MCALLEN, RGV – The Border Trade Alliance has joined 50 other trade groups, the U.S. Chamber of Commerce and 222 state and local chambers of commerce in urging Congress to approve or reject any new tariffs the president imposes based on national security concerns.
The groups, which represent companies like Amazon, General Motors and Walmart, sent a letter Tuesday to U.S. senators Tuesday in support of a bill introduced this month by Sen. Bob Corker, R-Tenn., that would hand control of “Section 232” back to Congress. Corker’s bill is strongly opposed by President Trump.
“We signed this letter because we do not believe that Sec. 232 claims against our allies should be used to make the case for establishing trade barriers, which will hurt our economy,” the Border Trade Alliance (BTA) tweeted Tuesday.
The Bureau of Industry & Security within the U.S. Department of Commerce uses Section 232 of the Trade Expansion Act of 1962 to investigate the effect of imports on national security.
Trump has used national security concerns to impose tariffs on steel, aluminum and other goods that have triggered a global backlash from the US’s largest trading partners, the Guardian reports.
USA Today first reported the letter sent to U.S. senators by the U.S. Chamber, 51 trade groups and 222 state and local chambers of commerce.
“The U.S. business and agriculture communities are deeply concerned that the President’s unrestricted use of section 232 to impose tariffs may not be in the national interest,” the letter states. “It is now also increasingly clear that the way the steel and aluminum tariffs have been used will result in retaliatory tariffs from our largest trading partners and closest allies, and that retaliation will have serious negative economic impacts on the United States.”
While President Trump is increasing tariffs, the Border Trade Alliance says the should be decreased, arguing that access to imports improves Americans’ buying power and quality of life. The BTA recently said:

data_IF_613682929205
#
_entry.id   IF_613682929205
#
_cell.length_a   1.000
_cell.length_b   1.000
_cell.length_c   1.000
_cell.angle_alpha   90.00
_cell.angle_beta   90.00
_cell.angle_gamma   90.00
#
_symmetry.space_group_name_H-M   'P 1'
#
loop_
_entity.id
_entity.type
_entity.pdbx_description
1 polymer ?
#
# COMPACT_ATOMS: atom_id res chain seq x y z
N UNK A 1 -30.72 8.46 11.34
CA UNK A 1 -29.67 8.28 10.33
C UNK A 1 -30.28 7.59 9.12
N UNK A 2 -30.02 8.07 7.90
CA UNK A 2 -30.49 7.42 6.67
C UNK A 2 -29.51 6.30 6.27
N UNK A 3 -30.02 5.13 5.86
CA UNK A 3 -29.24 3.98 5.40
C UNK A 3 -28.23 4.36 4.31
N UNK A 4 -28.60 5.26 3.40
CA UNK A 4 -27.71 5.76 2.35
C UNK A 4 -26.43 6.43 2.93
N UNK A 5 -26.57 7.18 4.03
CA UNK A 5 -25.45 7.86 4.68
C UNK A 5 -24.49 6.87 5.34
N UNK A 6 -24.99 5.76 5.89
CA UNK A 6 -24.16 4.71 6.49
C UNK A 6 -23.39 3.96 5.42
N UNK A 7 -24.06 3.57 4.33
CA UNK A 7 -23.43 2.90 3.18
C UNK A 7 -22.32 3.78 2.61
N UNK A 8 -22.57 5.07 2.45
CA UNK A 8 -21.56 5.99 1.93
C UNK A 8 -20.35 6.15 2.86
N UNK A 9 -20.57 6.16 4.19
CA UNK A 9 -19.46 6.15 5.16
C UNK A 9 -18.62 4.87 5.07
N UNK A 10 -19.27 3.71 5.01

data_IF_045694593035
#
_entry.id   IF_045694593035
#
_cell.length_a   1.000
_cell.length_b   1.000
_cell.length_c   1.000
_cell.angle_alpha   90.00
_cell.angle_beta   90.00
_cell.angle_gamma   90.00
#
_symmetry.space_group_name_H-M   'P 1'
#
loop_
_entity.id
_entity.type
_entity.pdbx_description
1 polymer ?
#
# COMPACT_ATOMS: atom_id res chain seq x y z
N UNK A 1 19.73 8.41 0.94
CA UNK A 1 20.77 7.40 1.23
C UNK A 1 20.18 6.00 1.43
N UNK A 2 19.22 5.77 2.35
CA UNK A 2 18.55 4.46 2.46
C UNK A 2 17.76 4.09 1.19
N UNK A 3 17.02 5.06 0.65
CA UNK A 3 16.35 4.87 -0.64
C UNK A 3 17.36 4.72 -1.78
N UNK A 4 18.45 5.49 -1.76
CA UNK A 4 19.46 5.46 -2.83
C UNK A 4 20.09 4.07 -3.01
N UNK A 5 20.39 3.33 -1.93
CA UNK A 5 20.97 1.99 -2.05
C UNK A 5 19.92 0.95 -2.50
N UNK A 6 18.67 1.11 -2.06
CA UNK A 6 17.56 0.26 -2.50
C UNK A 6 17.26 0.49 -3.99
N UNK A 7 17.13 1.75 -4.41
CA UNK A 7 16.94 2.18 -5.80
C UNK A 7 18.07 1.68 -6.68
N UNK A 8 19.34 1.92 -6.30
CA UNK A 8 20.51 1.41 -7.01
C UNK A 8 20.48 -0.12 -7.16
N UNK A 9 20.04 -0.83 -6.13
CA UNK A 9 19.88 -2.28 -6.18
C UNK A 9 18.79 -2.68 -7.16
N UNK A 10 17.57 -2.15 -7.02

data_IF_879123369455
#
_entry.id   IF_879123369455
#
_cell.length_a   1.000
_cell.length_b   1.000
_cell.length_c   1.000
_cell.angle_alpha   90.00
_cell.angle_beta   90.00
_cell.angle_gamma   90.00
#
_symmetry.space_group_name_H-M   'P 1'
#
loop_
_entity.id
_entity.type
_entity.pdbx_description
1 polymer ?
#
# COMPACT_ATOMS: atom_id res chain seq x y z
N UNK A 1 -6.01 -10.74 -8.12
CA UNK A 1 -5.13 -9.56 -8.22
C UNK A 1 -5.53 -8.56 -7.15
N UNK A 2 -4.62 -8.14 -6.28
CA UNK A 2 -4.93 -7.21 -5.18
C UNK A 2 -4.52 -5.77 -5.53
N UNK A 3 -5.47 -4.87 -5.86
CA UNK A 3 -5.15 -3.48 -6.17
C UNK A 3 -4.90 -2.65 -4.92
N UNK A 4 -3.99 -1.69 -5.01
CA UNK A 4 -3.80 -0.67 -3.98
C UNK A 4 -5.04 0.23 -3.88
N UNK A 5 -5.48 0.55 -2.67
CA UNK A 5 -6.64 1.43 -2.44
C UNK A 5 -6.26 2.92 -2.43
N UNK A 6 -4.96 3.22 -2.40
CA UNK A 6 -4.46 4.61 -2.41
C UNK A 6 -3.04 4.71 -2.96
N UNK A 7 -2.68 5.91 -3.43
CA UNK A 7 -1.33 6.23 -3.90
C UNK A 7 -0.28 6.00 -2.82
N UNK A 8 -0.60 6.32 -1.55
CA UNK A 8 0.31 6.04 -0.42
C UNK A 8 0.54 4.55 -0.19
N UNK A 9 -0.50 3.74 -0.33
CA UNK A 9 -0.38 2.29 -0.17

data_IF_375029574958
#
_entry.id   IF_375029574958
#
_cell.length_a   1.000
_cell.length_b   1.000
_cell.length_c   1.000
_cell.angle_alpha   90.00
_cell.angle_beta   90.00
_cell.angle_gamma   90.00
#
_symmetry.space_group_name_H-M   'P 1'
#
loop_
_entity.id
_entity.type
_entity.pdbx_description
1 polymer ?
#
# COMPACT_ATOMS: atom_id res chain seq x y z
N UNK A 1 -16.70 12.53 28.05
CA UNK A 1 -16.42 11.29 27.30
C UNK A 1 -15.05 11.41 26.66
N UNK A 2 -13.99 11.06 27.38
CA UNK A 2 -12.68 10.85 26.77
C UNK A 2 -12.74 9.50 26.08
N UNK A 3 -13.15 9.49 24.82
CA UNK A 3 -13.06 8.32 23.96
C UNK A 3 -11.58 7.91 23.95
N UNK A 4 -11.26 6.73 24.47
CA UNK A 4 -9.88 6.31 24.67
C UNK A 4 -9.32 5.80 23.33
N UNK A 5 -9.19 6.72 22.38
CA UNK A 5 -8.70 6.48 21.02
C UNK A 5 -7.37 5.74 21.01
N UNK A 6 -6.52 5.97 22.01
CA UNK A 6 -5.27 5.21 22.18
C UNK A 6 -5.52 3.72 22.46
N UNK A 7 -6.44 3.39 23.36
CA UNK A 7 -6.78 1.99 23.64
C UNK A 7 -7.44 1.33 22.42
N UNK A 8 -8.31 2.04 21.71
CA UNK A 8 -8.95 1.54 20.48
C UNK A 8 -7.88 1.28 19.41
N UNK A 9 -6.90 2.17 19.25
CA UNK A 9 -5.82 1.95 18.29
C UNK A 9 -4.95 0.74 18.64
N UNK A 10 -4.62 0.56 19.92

“At the time of NAFTA’s negotiation and its implementation, few could have imagined things like e-commerce, a liberalized Mexican energy market, the growth of just-in-time manufacturing, hydraulic fracturing (fracking), or a truly competitive political system in Mexico.
“In the ensuing decades, however, the North American economy and the region’s manufacturing supply chain has been revolutionized and has become highly integrated. Over five million jobs in the U.S. alone can be attributed to NAFTA. The agreement has proven central to the entire region’s competitiveness.
“While the BTA would acknowledge that some sectors of the economy have faced real challenges during the agreement’s life, a pivot to higher tariffs and protectionist policies would reduce access to new markets for U.S.-made goods and limit competition on store shelves here at home, resulting in a spike in the cost of living. Reducing consumer purchasing power also drives down demand for U.S. goods.
“A reduction in tariffs and access to imports makes a real difference in American families’ lives, saving the average household $10,000 annually. And trade’s benefits aren’t just enjoyed by manufacturers. U.S. services exports to Canada and Mexico have tripled during NAFTA’s existence, rising from $27 billion pre-NAFTA to $92 billion in 2014.”
President Trump attacked Harley-Davidson after the motorcycle manufacturer said it would move some production overseas in order to avoid the European Union’s retaliatory tariffs against the U.S.
The European Union has said it will implement tariffs — up to 31 percent from 6 percent — on goods imported from the U.S. in response to President Trump’s steel and aluminum tariffs.
Editor’s Note: The main image accompanying the above story shows Paola Avila, chairwoman of the Border Trade Alliance. Avila is vice president of international business affairs for San Diego Regional Chamber of Commerce.